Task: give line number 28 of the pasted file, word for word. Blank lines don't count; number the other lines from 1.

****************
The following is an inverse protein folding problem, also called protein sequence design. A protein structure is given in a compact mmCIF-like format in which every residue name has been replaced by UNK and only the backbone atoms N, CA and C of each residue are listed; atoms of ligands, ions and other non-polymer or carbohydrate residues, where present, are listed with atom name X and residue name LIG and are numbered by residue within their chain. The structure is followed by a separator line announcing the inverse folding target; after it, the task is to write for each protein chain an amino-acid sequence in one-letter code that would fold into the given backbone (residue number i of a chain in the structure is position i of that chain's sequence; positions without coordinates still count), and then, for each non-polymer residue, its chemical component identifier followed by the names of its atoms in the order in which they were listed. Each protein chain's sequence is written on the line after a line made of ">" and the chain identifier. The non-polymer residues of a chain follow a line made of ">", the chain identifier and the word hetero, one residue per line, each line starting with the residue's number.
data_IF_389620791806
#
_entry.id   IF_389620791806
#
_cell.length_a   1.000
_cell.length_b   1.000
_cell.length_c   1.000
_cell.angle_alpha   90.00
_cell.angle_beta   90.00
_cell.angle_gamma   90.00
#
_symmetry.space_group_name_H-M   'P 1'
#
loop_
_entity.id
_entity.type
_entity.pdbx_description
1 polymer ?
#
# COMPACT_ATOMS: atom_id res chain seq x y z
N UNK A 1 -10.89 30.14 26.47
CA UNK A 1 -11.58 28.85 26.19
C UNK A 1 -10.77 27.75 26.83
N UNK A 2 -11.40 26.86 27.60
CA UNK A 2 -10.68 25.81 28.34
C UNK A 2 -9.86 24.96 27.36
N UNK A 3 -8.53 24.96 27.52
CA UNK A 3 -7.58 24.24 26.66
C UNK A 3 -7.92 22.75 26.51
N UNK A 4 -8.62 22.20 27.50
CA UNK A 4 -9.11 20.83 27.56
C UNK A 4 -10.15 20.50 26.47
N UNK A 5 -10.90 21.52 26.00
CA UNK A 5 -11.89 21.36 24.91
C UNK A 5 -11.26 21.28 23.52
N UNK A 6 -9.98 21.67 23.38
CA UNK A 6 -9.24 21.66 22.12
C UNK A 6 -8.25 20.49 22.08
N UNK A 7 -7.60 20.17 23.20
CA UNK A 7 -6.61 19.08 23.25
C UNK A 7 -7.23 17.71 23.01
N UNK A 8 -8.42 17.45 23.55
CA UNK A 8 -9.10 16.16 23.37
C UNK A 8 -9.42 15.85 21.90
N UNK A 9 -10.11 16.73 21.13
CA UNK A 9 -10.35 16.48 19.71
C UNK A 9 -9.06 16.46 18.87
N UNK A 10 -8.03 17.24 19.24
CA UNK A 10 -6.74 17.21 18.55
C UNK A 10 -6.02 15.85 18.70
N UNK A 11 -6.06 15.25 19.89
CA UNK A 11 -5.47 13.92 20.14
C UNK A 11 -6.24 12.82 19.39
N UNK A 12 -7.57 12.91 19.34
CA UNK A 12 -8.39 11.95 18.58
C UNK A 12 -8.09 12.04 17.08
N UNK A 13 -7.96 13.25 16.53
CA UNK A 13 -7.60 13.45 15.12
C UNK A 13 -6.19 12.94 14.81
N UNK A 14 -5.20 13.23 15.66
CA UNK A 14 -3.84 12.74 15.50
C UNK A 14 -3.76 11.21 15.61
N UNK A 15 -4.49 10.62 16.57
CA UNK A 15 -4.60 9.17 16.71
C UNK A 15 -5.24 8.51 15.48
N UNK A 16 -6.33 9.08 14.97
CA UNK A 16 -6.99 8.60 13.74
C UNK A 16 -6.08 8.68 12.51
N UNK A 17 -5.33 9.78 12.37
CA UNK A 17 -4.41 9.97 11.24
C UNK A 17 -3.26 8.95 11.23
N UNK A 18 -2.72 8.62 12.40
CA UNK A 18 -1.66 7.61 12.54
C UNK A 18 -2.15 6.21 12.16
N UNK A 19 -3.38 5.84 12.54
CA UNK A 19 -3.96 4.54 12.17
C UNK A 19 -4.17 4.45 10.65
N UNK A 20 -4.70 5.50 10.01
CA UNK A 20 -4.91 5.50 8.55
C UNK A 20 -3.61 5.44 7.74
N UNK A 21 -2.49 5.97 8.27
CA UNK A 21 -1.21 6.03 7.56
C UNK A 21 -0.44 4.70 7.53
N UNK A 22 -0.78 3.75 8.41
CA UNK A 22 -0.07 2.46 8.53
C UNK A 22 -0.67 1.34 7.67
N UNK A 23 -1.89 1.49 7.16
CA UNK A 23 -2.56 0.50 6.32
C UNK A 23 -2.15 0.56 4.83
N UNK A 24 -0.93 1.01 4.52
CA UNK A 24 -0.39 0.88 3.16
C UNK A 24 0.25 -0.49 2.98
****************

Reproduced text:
N UNK A 3 -8.53 24.96 27.52